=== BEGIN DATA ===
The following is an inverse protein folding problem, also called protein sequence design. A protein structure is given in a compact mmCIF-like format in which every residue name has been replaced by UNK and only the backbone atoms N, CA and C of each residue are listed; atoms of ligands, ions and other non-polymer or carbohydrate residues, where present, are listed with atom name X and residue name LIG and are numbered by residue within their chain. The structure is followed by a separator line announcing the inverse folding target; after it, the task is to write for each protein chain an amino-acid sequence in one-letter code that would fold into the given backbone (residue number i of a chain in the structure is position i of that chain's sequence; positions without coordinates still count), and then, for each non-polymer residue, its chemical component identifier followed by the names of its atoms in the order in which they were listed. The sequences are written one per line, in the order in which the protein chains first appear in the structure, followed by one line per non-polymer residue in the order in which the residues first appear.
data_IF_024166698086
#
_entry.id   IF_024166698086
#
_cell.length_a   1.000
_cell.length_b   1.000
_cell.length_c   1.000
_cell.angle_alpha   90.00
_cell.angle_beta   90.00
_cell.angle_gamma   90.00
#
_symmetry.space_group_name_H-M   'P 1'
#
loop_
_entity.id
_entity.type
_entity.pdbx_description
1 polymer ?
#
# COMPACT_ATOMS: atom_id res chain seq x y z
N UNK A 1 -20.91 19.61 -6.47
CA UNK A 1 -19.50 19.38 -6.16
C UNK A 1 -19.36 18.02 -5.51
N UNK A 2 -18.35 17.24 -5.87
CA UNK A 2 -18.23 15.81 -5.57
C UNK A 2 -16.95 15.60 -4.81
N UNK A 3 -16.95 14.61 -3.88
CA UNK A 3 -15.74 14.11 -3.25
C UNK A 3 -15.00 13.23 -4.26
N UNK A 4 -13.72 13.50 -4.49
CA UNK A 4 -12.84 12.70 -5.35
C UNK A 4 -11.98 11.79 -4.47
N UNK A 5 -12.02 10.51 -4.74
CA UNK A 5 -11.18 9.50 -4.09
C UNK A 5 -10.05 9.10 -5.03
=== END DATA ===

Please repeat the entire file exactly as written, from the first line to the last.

The following is an inverse protein folding problem, also called protein sequence design. A protein structure is given in a compact mmCIF-like format in which every residue name has been replaced by UNK and only the backbone atoms N, CA and C of each residue are listed; atoms of ligands, ions and other non-polymer or carbohydrate residues, where present, are listed with atom name X and residue name LIG and are numbered by residue within their chain. The structure is followed by a separator line announcing the inverse folding target; after it, the task is to write for each protein chain an amino-acid sequence in one-letter code that would fold into the given backbone (residue number i of a chain in the structure is position i of that chain's sequence; positions without coordinates still count), and then, for each non-polymer residue, its chemical component identifier followed by the names of its atoms in the order in which they were listed. The sequences are written one per line, in the order in which the protein chains first appear in the structure, followed by one line per non-polymer residue in the order in which the residues first appear.
data_IF_024166698086
#
_entry.id   IF_024166698086
#
_cell.length_a   1.000
_cell.length_b   1.000
_cell.length_c   1.000
_cell.angle_alpha   90.00
_cell.angle_beta   90.00
_cell.angle_gamma   90.00
#
_symmetry.space_group_name_H-M   'P 1'
#
loop_
_entity.id
_entity.type
_entity.pdbx_description
1 polymer ?
#
# COMPACT_ATOMS: atom_id res chain seq x y z
N UNK A 1 -20.91 19.61 -6.47
CA UNK A 1 -19.50 19.38 -6.16
C UNK A 1 -19.36 18.02 -5.51
N UNK A 2 -18.35 17.24 -5.87
CA UNK A 2 -18.23 15.81 -5.57
C UNK A 2 -16.95 15.60 -4.81
N UNK A 3 -16.95 14.61 -3.88
CA UNK A 3 -15.74 14.11 -3.25
C UNK A 3 -15.00 13.23 -4.26
N UNK A 4 -13.72 13.50 -4.49
CA UNK A 4 -12.84 12.70 -5.35
C UNK A 4 -11.98 11.79 -4.47
N UNK A 5 -12.02 10.51 -4.74
CA UNK A 5 -11.18 9.50 -4.09
C UNK A 5 -10.05 9.10 -5.03